Prompt #15:

Do your work, and I shall know you. Do your work, and you shall reinforce yourself. – Ralph Waldo Emerson

Take a moment, step back from your concerns, and focus on one thing: You have one life to achieve everything you’ve ever wanted. Sounds simple, but when you really focus on it, let it seep into your consciousness, you realize you only have about 100 years to get every single thing you’ve ever wanted to do. No second chances. This is your only shot. Suddenly, this means you should have started yesterday. No more waiting for permission or resources to start. Today is the day you make the rest of your life happen. Write down one thing you’ve always wanted to do and how you will achieve that goal. Don’t be afraid to be very specific in how you’ll achieve it: once you start achieving, your goals will get bigger and your capability to meet them will grow.

(Prompt Author: Colin Wright)


Okay, okay, Universe, I think I get the message: you have been sending me friends, prompts, television segments, songs about speaking my mind, and more. You want me to start writing the book I have always dreamed of writing.

I was reading one of my friend John’s latest projects (he is working on both a second fiction piece and a nonfiction piece right now) the other morning. Talking with him this afternoon, I am reminded that he has the true spirit of an author: enthusiastic, open, tenacious, imaginative. He writes daily or almost everyday. He makes writing a priority in his schedule, balancing that passion with his career in IT at one of our local school districts. John is totally committed, attending conferences, networking with publishers, purchasing a comfortable writing chair. He makes authorship a part of his authentic lifestyle. Even though he hires me for editing and brainstorm sessions, I often feel I am the one really learning from him. He models the kind of persistence and brave work ethic a writer needs to have.

Often I have been waiting for my book to write itself. I’ve many times had the thought of, when the book is ready to come out, it will come. I will feel it in my fingertips. One lesson this Emerson project has taught me, though, is that part of being a writer is writing everyday. Write out those awkward words, and the sparkling words might emerge later. The point is to generate thought, to lubricate the creative, writing mind and keep it limber. Maybe somewhere in all of that writing is the start of one or two or three viable, good, authentic ideas. Maybe there is a phrase that will spark a whole book length project.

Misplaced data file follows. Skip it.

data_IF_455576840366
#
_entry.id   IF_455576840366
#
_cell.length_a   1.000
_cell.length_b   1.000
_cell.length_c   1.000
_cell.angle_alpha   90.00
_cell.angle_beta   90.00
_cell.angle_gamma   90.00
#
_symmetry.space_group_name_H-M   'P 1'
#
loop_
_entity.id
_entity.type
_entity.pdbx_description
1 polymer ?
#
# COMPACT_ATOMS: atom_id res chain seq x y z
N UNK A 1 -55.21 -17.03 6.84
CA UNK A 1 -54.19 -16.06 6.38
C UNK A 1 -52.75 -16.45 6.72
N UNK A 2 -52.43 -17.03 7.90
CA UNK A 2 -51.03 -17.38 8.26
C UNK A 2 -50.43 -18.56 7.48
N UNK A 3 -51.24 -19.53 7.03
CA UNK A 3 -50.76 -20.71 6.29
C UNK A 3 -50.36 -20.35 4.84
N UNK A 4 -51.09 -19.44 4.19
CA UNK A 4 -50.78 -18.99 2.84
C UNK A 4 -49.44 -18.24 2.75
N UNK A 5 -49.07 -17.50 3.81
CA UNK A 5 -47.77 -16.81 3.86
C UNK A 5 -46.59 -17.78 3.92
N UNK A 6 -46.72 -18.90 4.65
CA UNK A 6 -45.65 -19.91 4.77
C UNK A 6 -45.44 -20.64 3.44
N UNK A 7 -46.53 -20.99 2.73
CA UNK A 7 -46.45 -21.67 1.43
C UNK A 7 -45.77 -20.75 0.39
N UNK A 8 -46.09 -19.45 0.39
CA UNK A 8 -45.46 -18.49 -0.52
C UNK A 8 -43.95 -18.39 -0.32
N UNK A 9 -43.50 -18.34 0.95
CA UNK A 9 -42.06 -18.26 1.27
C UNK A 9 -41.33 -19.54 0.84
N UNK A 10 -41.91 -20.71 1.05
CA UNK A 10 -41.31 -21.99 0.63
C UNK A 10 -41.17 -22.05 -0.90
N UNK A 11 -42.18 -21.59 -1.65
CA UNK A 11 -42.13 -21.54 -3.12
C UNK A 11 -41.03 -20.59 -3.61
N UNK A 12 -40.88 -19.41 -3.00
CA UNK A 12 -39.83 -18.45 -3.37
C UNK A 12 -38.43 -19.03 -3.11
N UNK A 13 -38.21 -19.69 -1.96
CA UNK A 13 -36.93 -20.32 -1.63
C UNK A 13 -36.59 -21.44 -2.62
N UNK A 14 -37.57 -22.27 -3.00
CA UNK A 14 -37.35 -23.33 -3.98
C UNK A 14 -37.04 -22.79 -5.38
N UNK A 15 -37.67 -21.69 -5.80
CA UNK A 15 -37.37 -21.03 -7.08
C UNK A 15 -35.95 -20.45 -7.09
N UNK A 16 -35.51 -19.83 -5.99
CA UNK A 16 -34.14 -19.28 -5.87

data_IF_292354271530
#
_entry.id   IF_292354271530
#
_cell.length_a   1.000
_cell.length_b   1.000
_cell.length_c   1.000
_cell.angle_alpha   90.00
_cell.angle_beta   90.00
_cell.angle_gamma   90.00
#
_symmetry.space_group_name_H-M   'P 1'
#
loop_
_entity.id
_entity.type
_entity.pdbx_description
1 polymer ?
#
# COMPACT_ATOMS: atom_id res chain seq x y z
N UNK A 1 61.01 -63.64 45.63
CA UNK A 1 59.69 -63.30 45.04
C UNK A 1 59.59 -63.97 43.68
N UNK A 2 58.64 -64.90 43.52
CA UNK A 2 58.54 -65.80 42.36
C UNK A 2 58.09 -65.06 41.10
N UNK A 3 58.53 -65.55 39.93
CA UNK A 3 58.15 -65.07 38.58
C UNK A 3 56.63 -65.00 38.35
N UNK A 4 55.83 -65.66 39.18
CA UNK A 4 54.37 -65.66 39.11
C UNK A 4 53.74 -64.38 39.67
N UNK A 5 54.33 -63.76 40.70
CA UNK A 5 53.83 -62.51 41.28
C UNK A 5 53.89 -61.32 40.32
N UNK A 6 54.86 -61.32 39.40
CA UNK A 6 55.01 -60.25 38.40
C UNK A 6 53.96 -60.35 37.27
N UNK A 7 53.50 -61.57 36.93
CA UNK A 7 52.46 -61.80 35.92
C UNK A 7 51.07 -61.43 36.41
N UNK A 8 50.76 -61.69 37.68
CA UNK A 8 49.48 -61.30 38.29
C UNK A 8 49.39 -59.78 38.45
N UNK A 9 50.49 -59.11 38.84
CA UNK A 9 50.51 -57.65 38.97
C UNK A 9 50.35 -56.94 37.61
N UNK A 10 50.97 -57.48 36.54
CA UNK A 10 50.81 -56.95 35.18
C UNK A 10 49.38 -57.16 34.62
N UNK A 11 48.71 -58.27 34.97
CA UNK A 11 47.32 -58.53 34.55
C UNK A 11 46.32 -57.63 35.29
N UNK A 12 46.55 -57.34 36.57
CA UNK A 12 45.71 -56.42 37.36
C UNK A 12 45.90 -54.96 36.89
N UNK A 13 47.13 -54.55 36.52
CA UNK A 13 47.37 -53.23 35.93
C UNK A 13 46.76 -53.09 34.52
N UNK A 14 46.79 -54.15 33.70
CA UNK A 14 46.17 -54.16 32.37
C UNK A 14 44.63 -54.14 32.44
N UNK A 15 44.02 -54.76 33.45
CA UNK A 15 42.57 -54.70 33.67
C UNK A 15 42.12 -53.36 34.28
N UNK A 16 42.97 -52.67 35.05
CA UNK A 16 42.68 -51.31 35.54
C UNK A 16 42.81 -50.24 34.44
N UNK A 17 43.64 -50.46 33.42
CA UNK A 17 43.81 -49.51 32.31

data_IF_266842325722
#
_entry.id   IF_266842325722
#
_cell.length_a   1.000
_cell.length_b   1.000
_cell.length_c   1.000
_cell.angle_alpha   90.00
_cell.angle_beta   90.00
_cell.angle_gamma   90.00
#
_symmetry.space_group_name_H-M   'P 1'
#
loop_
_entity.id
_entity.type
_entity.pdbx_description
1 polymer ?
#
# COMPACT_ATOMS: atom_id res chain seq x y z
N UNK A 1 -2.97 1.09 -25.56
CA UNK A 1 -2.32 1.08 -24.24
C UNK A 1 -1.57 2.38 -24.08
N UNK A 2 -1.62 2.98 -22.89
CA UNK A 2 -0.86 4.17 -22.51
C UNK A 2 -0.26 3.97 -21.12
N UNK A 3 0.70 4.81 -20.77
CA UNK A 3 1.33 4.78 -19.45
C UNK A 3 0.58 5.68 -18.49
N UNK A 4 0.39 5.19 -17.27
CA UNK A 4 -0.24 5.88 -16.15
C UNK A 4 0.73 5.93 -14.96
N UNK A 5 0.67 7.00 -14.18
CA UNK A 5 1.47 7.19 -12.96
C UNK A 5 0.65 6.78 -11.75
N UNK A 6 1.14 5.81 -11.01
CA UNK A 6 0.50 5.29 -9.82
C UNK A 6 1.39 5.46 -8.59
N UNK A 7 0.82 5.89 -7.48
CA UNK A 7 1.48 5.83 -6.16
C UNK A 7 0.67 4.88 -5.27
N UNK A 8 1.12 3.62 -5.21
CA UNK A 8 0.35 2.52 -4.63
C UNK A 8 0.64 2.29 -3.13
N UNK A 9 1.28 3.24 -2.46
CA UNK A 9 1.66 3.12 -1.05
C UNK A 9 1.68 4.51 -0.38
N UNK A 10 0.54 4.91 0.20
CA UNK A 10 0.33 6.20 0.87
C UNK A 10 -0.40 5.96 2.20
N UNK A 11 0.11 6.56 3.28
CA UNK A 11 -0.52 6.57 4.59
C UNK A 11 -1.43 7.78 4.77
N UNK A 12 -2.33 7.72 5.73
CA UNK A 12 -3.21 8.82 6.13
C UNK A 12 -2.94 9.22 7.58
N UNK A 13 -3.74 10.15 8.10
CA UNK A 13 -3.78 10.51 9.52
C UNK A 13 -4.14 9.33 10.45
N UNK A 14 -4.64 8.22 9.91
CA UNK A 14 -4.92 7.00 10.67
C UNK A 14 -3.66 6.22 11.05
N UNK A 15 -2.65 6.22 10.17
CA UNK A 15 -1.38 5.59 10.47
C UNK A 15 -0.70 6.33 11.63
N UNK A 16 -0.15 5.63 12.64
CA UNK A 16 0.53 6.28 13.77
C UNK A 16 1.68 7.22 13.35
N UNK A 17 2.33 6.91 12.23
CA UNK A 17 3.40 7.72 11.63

So, my steps:

1) Write daily, look at everything as a possible topic

2) Reflect on my recurring themes

3) Begin outlining a nonfiction book (I want to start with a nonfiction work, as I feel strongest in that genre)

4) Don’t worry if the first manuscript is not perfect—it won’t be

5) Have friends and family read it for feedback

6) Many possible avenues for publication…self-publishing, e-book, ????? Let’s see if it is any good first 🙂

7) Have courage. I often wonder why anyone should want to listen to my ideas. I need to have the courage to find where my heartstrings intersect with the vibrations of my audience. How can I use to my sincere words to touch them in their most sincere place?

When I was a child, I spent hours writing little books, both fiction and nonfiction. In fact, writing made up a large portion of my playtime. As a young adult, I wrote constantly in my journals and notebooks in my free time. I have often said that writing keeps me in touch with my true self, with a healthy and contented self, with my passionate self. Asking me not to write would be like asking me not to breathe.

So, start a booklength project? You win, Universe. It’s time to start taking that goal seriously.